The base of the memorial cross for Joseph N. Harmer, which
stood inside St. Matthias Church on Parkdale Avenue
since 1945 until all Church artifacts were removed during
the closure of the church last year. Mrs. Joanne Bocking
now displays the cross in the living room of her home,
in honour of her grandfather.

Joseph and Nita Harmer and their two sons, Donald (at left)
and Joseph Jr. (at right), with their wives. Circa early-1940s.
(Photo courtesy of Mrs. Joanne Bocking)

Joseph's family continued to operate the drug store for a few months, before the business was soon sold to Norman D. McMillan. McMillan kept the drug store open until 1963, and over time also purchased the store property and the old stone house next door, which had become a mixed commercial and apartment house. During that same year of 1963, McMillan was ordered by the Housing Standards Board to demolish the stone house. It was deemed to be in poor condition, and likely dangerously so. The Housing Standards Board, via the Urban Renewal Project, had set out to enforce owners of decrepit buildings to either repair them to a certain standard, or force their demolition. Thus sadly, the historic Smirle home was torn down within a few years.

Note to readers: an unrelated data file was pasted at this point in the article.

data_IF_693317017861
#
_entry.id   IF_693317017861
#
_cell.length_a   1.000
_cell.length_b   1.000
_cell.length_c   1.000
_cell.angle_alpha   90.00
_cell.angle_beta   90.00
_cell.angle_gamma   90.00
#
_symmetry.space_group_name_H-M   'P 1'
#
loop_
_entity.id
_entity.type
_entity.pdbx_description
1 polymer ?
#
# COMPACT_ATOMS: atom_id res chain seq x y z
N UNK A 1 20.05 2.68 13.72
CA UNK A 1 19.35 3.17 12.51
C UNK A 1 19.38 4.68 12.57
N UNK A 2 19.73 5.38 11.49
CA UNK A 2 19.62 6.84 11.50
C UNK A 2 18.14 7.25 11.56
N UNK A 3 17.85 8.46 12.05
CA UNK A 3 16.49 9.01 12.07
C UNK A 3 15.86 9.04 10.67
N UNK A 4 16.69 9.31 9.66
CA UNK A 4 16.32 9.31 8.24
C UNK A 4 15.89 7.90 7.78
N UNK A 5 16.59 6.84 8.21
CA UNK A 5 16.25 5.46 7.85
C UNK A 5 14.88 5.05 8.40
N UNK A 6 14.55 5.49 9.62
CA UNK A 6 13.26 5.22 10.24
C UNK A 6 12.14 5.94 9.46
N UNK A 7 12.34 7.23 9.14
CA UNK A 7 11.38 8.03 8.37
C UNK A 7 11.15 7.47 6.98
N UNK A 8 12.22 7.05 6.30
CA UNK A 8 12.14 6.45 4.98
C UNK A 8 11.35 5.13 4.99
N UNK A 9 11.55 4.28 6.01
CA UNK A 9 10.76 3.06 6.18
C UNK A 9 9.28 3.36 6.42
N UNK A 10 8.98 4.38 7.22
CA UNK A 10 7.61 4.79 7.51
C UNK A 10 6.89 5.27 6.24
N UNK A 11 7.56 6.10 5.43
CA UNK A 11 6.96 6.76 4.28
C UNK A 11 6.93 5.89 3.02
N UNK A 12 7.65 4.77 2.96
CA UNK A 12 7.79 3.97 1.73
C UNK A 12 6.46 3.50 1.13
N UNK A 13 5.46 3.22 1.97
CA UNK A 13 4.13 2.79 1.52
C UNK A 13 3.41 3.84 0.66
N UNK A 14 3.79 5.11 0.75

May 23, 1953 ad for McMillan's store

The list of businesses and usages over the building's history

This building has housed a number of businesses over the years. Here is as complete a list as my records show, with dates/years approximate depending on sources available:

1293 Wellington (current Petit Bill's Bistro, next to Smirle)
1928-1946: Harmer's Drug Store
1947-1963: McMillan's Drug Store
1966-1969: Parkway Beauty Salon
1970-1973: Golden Beauty Salon
1974-1975: Karam's Quick Lunch
1976-1989: John's Quick Lunch
1990: The Wellington Station (125-seat jazz nightclub)
1991-1992: Touch of India Restaurant
1993-1994: Taj Palace
1996: La Cucina Ristorante
1996-2006: Juniper Kitchen & Wine Bar
2007-Present: Petit Bill's Bistro